And the Winner is...
There is quite a lot of data to discuss before drawing any conclusions. Let's first check out how the Radeon R9 Fury X Crossfire cards compared to the GeForce GTX 980 Ti SLI cards without any overclocking.
The average frame rate data saw the Fury X cards come out 4% ahead of the GTX 980 Tis based on the 10 games that we tested at 4K. However, of the games we tested, the Fury X combo was faster in only four of them and that includes a 1% advantage in Battlefield 4.
Where the Fury X Crossfire setup won big was in Thief where it was 50% faster and Total War: Attila where it was 36% faster. Removing Thief's result sees the Fury X cards losing to the GTX 980 Tis overall by 1%.
The games where the margin was 5% or less either way included Metro: Redux, Battlefield 4, Hitman: Absolution (due to a CPU limitation) and The Witcher 3: Wild Hunt.
Now for the interesting part, typically we expect Nvidia to have the edge when looking at frame time (99th percentile) performance, but this wasn't the case here. The R9 Fury X Crossfire cards were on average 22% faster when comparing the 99th percentile data.
Again, the Fury X Crossfire cards scored big in Thief and Total War: Attila, but were also faster in Battlefield 4, The Witcher and even Metro Redux. There was only one game where the margins were close either way and that was Hitman, again a game that we suspect was CPU limited.
The frame time wins were 50/50, but where AMD was faster it was a lot faster.
Everything changes when overclocking comes into play. The GTX 980 Ti offers loads of overclocking headroom where as the Radeon R9 Fury X offers almost none.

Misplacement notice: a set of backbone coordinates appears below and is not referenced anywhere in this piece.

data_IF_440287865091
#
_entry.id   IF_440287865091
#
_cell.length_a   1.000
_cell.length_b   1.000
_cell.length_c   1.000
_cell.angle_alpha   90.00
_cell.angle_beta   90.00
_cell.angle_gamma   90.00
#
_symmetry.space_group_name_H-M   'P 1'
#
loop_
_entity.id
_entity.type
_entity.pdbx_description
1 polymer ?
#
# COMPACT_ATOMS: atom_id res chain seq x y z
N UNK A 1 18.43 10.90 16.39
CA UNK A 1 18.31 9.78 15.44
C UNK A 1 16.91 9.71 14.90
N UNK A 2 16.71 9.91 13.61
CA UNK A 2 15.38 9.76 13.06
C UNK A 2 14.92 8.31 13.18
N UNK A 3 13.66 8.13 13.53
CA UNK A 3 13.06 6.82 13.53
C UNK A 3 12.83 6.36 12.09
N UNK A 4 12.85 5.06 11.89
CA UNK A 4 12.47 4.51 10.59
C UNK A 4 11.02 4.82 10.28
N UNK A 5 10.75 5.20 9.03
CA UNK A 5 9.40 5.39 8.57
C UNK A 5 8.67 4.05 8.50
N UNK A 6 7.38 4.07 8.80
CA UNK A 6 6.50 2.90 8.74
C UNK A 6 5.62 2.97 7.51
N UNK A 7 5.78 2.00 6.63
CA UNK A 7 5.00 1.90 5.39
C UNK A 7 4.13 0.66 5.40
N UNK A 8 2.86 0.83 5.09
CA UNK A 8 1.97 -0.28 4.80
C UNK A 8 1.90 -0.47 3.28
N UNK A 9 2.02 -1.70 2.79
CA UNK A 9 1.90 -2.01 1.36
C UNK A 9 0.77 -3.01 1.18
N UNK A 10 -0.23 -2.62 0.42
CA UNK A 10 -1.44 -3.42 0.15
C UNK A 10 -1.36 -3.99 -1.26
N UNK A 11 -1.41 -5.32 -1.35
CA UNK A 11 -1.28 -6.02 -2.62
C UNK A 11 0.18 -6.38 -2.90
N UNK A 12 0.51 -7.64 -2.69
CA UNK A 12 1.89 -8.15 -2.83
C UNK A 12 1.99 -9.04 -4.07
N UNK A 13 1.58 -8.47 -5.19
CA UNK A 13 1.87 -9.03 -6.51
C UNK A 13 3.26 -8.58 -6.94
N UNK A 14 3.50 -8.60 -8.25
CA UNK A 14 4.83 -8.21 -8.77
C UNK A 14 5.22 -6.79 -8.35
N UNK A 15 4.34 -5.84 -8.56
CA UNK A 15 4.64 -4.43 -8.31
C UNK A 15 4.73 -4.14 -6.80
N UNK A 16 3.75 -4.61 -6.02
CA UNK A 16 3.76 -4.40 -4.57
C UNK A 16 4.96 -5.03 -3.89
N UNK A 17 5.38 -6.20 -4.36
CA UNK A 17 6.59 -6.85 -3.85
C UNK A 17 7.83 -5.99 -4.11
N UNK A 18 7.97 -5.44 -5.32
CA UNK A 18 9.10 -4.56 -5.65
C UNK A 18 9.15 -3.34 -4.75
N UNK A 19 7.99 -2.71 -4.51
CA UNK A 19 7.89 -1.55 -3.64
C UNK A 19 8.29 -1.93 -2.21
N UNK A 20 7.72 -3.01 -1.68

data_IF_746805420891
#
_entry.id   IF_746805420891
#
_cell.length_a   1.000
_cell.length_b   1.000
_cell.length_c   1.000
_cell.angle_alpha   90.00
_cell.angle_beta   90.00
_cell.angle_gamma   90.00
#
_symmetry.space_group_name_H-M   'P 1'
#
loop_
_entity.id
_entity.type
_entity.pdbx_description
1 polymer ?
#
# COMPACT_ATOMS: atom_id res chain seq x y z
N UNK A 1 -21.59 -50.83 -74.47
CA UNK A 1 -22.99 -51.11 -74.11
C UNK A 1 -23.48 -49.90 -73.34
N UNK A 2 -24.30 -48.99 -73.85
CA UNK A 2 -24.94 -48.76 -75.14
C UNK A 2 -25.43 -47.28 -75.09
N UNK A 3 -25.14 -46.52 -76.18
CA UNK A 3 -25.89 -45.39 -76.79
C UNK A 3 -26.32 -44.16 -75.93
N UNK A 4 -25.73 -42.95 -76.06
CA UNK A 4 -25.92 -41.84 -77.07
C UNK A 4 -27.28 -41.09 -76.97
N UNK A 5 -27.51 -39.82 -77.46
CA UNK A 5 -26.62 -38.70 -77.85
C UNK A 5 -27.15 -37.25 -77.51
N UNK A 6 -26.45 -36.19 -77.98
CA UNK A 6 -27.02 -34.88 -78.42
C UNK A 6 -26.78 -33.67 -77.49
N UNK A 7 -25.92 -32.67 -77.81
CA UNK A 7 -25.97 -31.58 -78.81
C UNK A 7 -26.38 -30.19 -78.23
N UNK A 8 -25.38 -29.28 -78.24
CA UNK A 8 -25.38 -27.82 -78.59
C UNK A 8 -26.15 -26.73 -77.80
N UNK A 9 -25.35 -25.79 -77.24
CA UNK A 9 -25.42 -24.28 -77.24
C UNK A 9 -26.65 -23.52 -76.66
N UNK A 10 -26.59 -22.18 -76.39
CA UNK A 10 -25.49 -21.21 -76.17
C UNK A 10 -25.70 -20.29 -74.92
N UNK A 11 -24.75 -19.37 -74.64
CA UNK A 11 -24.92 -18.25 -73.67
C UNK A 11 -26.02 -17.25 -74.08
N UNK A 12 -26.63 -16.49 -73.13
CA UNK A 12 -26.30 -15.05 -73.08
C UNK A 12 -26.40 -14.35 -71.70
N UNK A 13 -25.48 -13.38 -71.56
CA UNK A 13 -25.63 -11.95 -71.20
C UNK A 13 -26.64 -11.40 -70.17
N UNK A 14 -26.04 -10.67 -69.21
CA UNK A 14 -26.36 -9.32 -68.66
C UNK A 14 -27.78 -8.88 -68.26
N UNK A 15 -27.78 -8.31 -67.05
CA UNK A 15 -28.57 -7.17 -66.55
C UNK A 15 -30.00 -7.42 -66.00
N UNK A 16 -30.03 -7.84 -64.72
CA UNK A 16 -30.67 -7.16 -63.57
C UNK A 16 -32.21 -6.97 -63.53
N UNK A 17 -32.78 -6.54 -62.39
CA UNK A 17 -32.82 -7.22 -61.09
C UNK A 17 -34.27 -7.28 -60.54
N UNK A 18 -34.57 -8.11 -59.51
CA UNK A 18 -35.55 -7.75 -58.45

As a result, when comparing average frame rates once overclocked, the GTX 980 Ti graphics cards became 11% faster on average. Games where the GTX 980 Ti SLI cards were previously slower, such as Battlefield 4 and Watch Dogs, now favored the green team.
That isn't entirely surprising as overclocking saw SLI performance boosted by 15% on average, whereas the Crossfire configuration gained just a percent or two. The frame time data now also favored Nvidia by 5%.
When it comes to power consumption there were times when the R9 Fury X Crossfire system consumed over 700 watts whereas the GTX 980 Ti SLI setup never broke 600 watts, at least before any overclocking took place. That said, even when heavily overclocked, the GTX 980 Ti SLI cards still consumed considerably less than the Fury X Crossfire cards.
If we go back and look at the average frame rate performance of each game while also taking note of the minimum frame rates we see that the GTX 980 Ti SLI setup delivered very playable performance in seven of the 10 games, the Fury X Crossfire cards on the other hand provided what we consider to be very playable performance in six of the 10 games while remaining playable in the rest.
Gamers wanting to play at 4K will be happy with either setup overall, but we feel Nvidia offers a more consistent gaming experience while allowing for an additional 15% performance bump through overclocking. Normally we don't place so much emphasis on overclocking, but we feel those seeking an enthusiast multi-GPU setup are probably able and willing to enjoy the benefits of overclocking.
We'd like to thank Gainward for providing its GTX 980 Ti graphics cards for this article. The GTX 980 Ti Phoenix "GS" proved to be a strong and reliable overclocker, remaining relatively cool and almost silent under gaming load -- even when the core frequency hit 1349MHz via Boost.
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